Hulk Hogan and relative newcomer The Undertaker for the World Championship belt. My nine year old world was about to be shattered.
My mom never used to let us order the PPV events because they cost about 20 bucks a pop. So we used to have to wait to watch them when they would come out on VHS courtesy of a company called Coliseum Home Video. If there was ever a testament to a mother's love, it's the number of Saturday nights during my early childhood which my mom spent going to the video rental store with my brother and I, hoping each time we would pick a movie, resigning herself to watching a pre-taped wrestling match, and eating Chinese food on the couch with us.
I knew when I awoke on Thanksgiving of 1991 that my hero the Hulkster had been forced to stare death directly in the face the night before. Did Hulk prevail against the Undertaker, a man who possessed seemingly otherworldly powers which emanated from an urn held by his valet, the creepy Paul Bearer? Of course, these were the days predating the internet, so it wasn't as though I could check the results on some blog. But as it happened, my mom was exchanging holiday pleasantries over the phone with a relative who had viewed the fight the night before. My brother and I eagerly waited for her to relay our request for news. Did Hulkamania, and Hulk's 24 inch pythons, which he earned hangin' and bangin' at Muscle Beach, California, take the day against the Undertaker? No. Hulk was defeated, the Undertaker aided by a cheap intervention by the classic heel Ric Flair.
I remember weeping bitterly and having to be consoled by my mother. She reassured me that despite the loss, Hulk would come back better than ever and was still the greatest wrestler. As a nine year old, I could not cope with the new and complex emotions I was feeling. It felt as though Hulk's failure was my own. As though a piece of me and everything I stood for had died and been buried by the Undertaker. How could a man who openly professed his love for America, who admonished children to say their prayers and eat their vitamins, have been bested by a scoundrel in a dark suit and white facial makeup with a vague connection to the occult?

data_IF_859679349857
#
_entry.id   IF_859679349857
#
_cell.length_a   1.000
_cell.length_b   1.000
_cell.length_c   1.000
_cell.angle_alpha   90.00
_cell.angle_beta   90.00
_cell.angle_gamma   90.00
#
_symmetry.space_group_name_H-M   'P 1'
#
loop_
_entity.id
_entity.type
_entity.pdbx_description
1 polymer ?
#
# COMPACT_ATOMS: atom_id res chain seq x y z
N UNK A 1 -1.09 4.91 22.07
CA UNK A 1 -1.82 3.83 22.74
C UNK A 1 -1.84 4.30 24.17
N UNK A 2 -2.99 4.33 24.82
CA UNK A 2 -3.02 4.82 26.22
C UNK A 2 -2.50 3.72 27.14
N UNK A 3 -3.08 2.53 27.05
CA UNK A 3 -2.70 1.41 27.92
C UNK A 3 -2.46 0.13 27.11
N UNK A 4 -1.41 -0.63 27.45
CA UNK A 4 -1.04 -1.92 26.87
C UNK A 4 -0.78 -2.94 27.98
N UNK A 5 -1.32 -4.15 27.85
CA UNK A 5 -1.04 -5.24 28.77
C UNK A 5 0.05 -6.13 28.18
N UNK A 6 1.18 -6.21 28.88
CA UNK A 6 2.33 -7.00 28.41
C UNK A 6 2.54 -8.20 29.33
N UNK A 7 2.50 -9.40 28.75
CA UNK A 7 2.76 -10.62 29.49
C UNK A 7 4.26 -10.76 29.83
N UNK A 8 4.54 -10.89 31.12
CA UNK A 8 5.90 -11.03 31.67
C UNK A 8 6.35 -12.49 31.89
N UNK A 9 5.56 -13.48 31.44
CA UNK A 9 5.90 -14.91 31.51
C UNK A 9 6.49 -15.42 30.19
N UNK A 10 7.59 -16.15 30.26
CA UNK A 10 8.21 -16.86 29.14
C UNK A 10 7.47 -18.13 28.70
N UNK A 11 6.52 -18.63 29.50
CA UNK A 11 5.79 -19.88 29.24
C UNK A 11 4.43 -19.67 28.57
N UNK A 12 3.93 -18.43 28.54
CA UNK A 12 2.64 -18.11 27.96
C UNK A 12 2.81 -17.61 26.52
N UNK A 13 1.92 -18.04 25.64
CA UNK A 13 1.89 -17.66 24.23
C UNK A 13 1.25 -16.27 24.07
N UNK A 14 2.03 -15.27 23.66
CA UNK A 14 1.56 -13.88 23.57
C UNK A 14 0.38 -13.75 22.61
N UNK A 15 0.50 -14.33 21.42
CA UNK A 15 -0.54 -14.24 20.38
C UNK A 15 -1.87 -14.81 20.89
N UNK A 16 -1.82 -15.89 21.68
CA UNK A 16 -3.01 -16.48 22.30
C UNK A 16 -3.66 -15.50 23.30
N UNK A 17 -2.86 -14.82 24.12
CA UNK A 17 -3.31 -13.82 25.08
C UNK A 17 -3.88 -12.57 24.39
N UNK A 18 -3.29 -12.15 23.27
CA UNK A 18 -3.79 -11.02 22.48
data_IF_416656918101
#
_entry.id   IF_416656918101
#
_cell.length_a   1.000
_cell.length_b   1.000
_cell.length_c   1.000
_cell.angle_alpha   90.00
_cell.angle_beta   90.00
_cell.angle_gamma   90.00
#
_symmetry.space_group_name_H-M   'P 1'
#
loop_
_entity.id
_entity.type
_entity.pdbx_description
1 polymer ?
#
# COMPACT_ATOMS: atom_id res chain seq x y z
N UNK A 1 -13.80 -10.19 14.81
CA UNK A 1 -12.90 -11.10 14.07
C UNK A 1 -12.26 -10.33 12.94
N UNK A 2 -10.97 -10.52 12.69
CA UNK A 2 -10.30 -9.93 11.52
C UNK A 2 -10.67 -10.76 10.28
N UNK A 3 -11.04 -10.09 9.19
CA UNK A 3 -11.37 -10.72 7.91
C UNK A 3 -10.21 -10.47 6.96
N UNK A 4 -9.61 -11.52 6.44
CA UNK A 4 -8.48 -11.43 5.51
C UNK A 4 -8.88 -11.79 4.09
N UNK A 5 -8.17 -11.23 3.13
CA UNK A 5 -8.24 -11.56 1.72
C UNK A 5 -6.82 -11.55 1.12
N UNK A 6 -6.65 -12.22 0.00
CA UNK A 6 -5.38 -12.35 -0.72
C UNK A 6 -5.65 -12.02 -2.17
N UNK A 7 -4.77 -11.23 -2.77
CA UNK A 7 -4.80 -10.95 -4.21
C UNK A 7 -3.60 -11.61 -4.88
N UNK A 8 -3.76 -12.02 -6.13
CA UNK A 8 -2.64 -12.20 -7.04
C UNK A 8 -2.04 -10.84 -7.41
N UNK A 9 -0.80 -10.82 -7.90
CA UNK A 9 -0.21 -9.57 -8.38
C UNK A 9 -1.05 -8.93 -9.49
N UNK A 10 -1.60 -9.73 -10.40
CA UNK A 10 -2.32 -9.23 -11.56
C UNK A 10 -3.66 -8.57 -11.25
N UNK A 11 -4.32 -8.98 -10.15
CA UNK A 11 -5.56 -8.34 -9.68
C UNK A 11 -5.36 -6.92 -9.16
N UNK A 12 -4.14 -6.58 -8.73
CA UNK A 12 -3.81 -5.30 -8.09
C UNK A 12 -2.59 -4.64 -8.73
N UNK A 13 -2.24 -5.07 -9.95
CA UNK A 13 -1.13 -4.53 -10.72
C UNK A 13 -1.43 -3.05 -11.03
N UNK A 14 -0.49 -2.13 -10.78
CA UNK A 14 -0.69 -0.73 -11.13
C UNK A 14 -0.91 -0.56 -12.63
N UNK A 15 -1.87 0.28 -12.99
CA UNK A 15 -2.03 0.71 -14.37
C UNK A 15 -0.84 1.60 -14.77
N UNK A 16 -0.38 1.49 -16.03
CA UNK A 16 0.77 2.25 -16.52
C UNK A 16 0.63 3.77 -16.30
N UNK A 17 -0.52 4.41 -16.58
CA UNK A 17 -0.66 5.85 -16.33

As silly as it sounds, I learned a valuable lesson that day. Sometimes, the good guys don't always win, and life is not always fair. But outright victory is not always what makes a champion. A true champion labors away with or without recognition, whether the results favor them or not. A true champion rebounds from setbacks and is usually more concerned with self improvement than any other prize. I have tried to keep this lesson in mind over the past year or so as I have adjusted to the loss of my job, and a new career working from home. Mom was right. Hulk was still the greatest wrestler with or without his belt. And by the same token, I am capable of rebounding from what life throws at me.
I felt a little bit of that same sadness as a current hero of mine, Ultimate Fighting Championship competitor Lyoto "The Dragon" Machida was defeated by knockout on Saturday night and stripped of his light heavyweight championship belt. Of course, Machida participates in a sport where the fighting is real, so no intervention by "bad guys" or supernatural powers was necessary. That made it all the more unsettling to see him face up on the canvass. To say nothing of the fact that he trains in the same form of karate as me, and is much much better than I am, yet he flopped like a ragdoll.
I don't know what the future holds for Machida. He will likely never be UFC champion again, as his style of fighting is not the most exciting for casual viewers to watch. I could almost imagine management breathing a sigh of relief at his dethronement. Regardless, I eagerly await his next fight. Hulk Hogan for his part did regain his title, just a few days later in an early December 1991 rematch. Gluttons for punishment can view Hulk's survivor series defeat here. I don't think I will watch this anytime soon. Still too painful.